While it is well known that the brain undergoes rapid developmental changes from birth to early childhood, remarkably little is understood about the relationship between changes in brain size and composition and normal cognitive development. Yet we now know that several potentially debilitating neurocognitive disorders are a consequence of delays or abnormalities in brain development, making it imperative that we gain a better understanding of the relationship between cognitive and anatomical development. In children, the study of normal cognitive and brain development is best accomplished using non-invasive techniques that are not overly restrictive of movement and do not require ionizing radiation. Of available techniques, electroencephalography (EEG), particularly with the advent of high density sensor arrays, provides the ability to assess cognitive function safely and non-invasively.
Our goal is to develop age-specific pediatric head models to improve current source localization imaging in pediatric populations under the hypothesis that functional localization of cognitively important brain regions and networks requires an accurate model of head tissue geometry and conductivity. We have identified age clusters that differ significantly in measures of brain and skull development. For each cluster, we are building and testing head models that are accurate both in morphological features and in regional differences in tissue conductivity which plays a critical role in the ability to accurately reconstruct brain network activity from EEG signals. Once age-specific average head models have been developed and tested, we will validate their improved accuracy based on neurophysiological data using EEG and functional magnetic resonance imaging methods in children from infancy to young adulthood.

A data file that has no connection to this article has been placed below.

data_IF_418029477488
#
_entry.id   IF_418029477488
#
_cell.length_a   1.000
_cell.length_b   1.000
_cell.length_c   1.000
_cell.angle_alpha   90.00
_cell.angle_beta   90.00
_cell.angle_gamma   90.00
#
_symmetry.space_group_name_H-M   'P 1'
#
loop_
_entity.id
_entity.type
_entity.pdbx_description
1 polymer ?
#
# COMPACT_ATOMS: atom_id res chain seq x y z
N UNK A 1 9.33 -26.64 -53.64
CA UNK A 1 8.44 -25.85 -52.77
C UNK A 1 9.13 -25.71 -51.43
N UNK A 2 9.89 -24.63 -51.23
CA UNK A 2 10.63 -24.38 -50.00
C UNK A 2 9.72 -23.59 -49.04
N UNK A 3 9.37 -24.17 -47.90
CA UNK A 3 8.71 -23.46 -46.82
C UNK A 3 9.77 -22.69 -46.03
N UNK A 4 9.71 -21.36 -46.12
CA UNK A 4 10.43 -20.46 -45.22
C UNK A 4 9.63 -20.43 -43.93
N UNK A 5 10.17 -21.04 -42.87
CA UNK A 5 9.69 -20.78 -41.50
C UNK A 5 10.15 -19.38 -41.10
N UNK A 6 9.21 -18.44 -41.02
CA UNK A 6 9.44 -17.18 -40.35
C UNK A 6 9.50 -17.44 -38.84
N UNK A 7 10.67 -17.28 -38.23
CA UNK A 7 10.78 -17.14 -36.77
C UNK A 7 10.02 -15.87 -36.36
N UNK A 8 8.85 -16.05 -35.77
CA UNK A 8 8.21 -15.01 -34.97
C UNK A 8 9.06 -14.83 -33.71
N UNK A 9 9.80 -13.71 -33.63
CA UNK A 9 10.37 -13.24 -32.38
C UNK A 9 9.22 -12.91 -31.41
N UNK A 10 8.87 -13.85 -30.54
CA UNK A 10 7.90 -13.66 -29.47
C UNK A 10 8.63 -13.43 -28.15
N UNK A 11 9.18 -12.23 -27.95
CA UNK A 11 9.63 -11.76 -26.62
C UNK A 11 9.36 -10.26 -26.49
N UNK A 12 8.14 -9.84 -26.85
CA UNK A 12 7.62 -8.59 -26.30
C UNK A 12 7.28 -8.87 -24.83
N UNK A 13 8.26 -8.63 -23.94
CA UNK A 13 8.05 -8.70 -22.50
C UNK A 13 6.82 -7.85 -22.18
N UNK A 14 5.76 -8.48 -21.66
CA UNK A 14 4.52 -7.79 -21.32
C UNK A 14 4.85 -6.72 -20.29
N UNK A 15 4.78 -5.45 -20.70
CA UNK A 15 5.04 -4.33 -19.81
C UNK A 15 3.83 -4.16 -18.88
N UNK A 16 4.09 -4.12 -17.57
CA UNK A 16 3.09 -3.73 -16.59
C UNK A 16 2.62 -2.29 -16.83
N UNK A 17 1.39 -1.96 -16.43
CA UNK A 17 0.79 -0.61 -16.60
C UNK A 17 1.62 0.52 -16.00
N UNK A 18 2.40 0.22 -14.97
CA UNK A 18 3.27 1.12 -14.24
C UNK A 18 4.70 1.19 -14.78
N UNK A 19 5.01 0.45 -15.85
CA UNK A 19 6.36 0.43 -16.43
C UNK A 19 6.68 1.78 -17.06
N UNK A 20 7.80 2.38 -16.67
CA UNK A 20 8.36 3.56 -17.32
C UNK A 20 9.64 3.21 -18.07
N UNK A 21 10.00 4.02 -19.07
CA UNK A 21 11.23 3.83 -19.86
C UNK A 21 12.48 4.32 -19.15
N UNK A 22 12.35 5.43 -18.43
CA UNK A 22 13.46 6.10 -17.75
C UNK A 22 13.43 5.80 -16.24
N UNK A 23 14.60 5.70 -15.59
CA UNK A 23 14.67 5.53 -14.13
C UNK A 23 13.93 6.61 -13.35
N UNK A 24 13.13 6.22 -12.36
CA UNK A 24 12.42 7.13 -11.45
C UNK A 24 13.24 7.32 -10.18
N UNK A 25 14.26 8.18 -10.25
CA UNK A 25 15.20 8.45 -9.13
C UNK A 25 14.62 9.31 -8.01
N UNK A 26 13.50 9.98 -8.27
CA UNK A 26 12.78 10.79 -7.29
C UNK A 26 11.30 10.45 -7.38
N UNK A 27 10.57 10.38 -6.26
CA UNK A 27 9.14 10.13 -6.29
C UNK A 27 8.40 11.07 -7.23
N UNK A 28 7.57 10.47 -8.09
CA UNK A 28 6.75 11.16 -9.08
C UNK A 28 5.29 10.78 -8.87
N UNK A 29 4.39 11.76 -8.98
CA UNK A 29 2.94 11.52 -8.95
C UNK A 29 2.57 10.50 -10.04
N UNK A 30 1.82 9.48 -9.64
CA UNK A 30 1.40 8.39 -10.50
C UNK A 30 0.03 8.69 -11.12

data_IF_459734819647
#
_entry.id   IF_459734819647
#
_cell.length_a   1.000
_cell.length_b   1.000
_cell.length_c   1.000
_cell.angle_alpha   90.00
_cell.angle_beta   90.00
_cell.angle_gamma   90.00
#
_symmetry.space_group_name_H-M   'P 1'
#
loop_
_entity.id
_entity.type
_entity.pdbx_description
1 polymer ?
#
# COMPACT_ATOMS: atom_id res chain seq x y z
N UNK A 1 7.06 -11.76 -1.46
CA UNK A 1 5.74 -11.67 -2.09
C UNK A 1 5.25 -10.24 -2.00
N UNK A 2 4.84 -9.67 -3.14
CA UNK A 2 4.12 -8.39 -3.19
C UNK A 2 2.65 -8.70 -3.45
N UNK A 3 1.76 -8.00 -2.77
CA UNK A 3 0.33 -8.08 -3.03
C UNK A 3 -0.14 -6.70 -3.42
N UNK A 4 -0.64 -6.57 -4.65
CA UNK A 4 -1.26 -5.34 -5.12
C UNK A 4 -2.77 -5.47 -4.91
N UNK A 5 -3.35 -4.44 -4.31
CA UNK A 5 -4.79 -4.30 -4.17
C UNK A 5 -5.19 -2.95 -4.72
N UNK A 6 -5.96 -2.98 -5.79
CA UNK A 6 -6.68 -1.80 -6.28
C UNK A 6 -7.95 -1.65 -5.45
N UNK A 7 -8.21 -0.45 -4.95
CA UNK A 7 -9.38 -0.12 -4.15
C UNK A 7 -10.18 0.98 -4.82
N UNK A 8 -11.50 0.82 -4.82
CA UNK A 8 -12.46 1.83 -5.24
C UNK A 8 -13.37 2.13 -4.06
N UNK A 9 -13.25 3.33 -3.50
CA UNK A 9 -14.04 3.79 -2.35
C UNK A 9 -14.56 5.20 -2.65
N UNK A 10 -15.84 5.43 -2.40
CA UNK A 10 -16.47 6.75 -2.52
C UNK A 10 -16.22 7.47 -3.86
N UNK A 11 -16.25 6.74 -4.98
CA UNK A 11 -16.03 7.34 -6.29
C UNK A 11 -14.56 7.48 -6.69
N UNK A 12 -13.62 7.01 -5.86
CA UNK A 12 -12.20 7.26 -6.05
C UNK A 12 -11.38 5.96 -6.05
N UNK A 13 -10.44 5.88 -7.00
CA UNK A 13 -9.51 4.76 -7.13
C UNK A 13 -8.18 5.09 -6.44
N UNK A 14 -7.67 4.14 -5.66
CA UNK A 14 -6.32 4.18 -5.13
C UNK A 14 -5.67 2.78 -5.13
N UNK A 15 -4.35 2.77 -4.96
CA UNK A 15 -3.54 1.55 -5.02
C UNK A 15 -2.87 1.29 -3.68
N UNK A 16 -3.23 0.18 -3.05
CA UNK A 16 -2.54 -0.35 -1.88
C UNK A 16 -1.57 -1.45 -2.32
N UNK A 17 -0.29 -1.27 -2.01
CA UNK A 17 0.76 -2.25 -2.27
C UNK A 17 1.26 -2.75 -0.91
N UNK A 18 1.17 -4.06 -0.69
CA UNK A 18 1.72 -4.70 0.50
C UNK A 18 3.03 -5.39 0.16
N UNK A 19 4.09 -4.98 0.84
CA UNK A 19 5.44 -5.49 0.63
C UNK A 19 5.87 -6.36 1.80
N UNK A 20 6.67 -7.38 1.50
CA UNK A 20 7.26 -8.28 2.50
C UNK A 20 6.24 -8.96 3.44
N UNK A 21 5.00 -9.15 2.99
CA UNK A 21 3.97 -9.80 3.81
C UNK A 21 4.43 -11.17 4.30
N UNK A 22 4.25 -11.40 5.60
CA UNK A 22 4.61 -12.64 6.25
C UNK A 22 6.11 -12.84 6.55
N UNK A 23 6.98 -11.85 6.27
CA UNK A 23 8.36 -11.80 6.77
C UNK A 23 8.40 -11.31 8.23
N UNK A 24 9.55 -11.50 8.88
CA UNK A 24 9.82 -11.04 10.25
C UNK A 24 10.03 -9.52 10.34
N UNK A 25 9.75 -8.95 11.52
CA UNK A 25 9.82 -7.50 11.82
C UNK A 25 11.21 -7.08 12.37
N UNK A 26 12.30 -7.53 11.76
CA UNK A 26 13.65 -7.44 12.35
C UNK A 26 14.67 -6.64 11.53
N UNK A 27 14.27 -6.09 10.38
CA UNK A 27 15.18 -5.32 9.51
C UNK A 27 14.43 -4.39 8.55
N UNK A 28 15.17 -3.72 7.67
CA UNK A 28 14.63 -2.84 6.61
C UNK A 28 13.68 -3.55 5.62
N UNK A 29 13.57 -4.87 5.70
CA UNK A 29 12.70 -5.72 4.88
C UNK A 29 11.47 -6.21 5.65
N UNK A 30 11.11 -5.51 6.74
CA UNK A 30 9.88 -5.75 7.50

Research supported by NINDS Grant 1 R43 NS67726-0 and NIMH Grant 9R44MH106421-03A1